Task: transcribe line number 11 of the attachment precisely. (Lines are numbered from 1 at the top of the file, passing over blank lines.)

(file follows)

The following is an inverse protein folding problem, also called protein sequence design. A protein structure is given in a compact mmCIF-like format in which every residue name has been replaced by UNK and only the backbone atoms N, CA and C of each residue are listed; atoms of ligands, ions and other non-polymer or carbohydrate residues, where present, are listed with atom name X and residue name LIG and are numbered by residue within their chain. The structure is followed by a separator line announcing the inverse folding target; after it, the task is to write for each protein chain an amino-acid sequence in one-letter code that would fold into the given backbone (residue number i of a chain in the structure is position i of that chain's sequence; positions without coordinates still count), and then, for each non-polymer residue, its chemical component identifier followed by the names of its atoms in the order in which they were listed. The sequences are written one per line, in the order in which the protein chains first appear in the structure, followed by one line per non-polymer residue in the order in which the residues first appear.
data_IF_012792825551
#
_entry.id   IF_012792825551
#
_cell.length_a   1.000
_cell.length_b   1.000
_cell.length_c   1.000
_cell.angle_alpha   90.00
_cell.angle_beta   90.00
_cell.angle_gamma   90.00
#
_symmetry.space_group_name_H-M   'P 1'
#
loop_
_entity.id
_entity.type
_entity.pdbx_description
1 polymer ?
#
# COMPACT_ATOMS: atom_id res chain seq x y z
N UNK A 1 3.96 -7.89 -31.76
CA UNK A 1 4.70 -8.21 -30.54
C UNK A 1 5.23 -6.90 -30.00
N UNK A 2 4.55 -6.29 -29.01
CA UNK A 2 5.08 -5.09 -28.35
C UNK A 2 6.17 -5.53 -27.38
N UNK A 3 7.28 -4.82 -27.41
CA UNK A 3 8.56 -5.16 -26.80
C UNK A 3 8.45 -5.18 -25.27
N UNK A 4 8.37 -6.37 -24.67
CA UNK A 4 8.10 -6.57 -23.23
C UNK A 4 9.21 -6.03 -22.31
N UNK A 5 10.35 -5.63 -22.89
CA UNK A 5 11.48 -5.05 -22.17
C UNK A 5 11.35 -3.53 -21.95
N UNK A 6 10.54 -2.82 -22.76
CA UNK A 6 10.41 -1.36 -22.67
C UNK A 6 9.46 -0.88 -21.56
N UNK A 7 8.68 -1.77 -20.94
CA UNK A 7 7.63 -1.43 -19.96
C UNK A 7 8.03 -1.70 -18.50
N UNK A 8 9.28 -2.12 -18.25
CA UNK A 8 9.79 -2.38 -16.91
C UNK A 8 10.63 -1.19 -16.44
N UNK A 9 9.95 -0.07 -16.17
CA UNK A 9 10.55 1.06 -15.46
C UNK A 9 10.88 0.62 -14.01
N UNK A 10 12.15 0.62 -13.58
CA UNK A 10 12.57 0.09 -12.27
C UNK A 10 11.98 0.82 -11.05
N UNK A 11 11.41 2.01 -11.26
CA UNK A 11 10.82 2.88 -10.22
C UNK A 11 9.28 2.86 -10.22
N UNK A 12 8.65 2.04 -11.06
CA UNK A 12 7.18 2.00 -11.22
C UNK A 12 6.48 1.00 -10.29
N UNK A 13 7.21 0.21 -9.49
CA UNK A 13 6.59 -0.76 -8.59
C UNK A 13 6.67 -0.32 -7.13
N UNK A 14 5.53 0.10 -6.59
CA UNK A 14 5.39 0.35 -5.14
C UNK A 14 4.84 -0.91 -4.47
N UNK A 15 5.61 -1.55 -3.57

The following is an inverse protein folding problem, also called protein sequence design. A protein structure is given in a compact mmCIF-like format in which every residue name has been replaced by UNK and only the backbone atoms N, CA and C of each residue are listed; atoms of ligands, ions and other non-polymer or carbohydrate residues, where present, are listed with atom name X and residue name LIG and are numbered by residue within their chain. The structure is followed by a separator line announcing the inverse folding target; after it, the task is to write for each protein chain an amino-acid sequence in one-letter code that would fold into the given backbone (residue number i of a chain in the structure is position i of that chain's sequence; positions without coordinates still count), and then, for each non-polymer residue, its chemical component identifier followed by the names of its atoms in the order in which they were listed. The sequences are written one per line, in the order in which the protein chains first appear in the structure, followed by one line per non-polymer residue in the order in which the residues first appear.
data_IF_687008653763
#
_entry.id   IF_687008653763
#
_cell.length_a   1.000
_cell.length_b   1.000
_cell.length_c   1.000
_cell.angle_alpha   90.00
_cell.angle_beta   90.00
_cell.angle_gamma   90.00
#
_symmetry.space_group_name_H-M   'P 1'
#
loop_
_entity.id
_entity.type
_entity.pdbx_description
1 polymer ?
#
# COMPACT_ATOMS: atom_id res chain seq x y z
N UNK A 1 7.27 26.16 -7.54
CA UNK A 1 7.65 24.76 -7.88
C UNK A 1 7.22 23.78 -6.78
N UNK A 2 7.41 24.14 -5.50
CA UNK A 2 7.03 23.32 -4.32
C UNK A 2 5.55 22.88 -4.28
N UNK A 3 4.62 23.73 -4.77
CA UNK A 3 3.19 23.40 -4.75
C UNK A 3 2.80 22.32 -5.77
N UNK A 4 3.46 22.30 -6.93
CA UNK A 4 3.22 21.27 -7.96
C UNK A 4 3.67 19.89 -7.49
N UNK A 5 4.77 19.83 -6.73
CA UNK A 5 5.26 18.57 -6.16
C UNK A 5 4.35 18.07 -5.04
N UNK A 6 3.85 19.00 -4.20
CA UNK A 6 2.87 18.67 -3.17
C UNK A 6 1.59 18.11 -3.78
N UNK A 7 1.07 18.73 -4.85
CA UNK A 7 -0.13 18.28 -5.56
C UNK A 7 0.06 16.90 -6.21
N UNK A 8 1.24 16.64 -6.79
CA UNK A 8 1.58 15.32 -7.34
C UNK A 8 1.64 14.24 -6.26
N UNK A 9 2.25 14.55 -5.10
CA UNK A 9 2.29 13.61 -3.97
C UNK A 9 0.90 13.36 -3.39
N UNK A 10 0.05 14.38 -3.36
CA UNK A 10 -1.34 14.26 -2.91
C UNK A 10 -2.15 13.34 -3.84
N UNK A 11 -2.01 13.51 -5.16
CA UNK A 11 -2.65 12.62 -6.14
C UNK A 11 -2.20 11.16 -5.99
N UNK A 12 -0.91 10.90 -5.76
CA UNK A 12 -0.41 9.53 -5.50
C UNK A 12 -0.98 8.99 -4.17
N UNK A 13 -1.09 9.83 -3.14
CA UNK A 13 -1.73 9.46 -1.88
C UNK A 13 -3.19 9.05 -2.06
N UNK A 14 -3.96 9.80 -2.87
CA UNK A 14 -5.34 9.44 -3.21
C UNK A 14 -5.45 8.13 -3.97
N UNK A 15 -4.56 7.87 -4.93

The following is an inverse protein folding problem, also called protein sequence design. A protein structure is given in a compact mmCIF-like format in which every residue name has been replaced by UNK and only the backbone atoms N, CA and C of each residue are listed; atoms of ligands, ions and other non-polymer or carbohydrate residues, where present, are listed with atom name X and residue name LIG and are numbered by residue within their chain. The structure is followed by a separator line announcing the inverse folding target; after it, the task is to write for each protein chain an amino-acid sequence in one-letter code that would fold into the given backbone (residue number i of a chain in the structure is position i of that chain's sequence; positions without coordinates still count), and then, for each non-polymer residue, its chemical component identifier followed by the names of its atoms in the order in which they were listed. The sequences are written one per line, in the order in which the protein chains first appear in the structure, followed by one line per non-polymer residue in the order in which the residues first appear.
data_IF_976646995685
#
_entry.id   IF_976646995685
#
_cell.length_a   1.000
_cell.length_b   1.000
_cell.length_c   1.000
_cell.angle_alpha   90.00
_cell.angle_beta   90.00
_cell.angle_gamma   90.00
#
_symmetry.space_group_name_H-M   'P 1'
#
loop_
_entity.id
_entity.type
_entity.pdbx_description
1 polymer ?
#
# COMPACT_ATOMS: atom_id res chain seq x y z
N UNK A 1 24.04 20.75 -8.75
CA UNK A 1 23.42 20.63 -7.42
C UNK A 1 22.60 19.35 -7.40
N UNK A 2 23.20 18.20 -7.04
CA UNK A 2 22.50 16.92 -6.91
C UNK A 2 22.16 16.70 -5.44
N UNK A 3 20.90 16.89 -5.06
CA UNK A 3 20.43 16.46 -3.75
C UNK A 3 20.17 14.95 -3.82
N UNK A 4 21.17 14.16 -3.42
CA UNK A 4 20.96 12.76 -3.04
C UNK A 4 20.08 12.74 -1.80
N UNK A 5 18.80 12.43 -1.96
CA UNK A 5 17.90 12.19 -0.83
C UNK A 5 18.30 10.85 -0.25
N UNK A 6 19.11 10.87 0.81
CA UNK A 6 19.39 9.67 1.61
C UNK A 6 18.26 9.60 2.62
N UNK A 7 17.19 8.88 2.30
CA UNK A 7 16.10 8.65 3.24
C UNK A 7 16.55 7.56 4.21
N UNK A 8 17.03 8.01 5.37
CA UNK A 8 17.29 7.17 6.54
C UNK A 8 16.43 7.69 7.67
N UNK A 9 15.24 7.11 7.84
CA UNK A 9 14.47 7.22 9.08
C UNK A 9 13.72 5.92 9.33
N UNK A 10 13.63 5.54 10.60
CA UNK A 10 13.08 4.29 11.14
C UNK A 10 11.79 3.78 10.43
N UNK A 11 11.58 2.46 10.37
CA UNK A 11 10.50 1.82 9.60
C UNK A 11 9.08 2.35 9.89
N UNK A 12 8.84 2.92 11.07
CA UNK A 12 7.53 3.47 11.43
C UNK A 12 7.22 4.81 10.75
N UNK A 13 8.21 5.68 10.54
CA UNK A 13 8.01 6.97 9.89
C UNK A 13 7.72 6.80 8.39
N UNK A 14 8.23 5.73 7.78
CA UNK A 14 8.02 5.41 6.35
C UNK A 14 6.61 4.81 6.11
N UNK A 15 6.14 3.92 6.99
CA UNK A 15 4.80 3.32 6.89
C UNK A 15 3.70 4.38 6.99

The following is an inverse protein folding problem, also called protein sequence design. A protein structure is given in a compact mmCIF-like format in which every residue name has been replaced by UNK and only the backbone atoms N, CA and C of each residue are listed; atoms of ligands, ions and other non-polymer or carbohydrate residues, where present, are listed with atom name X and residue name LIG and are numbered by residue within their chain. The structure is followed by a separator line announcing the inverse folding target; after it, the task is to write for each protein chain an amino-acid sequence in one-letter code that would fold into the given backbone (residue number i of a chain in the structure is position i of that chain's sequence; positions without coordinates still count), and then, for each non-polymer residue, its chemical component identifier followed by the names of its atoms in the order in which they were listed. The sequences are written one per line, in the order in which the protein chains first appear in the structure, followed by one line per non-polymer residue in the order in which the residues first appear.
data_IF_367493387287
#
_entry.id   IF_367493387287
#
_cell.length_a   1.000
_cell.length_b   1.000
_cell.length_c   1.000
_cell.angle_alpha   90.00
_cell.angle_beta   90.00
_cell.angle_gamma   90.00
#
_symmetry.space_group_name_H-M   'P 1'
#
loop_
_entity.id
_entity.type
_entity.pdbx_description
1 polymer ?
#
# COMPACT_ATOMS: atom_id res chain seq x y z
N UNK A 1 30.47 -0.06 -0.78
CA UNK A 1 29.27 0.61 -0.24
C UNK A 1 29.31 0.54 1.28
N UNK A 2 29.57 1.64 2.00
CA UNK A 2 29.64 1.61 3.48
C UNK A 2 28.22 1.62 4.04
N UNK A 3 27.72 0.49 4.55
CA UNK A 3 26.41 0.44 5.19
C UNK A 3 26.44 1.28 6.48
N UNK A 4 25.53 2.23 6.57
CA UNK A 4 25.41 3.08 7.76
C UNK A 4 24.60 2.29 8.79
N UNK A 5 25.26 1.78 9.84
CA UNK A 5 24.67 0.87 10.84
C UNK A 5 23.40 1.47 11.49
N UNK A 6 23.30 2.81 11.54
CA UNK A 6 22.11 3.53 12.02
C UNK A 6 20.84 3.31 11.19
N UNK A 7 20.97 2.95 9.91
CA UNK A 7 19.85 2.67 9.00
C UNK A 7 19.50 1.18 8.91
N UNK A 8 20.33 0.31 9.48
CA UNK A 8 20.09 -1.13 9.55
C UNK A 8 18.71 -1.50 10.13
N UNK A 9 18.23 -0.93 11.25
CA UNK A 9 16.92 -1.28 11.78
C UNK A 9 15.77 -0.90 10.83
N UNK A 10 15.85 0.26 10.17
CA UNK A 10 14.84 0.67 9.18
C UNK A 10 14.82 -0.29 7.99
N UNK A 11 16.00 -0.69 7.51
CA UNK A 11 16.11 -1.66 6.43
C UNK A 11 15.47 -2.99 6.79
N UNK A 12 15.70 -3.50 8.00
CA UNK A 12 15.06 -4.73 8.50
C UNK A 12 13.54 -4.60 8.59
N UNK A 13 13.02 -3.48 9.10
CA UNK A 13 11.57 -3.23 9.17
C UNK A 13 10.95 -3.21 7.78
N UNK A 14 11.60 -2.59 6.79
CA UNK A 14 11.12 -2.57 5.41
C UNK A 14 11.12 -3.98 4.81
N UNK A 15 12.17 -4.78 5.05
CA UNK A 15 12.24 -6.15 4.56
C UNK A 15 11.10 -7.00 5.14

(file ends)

_cell.angle_gamma   90.00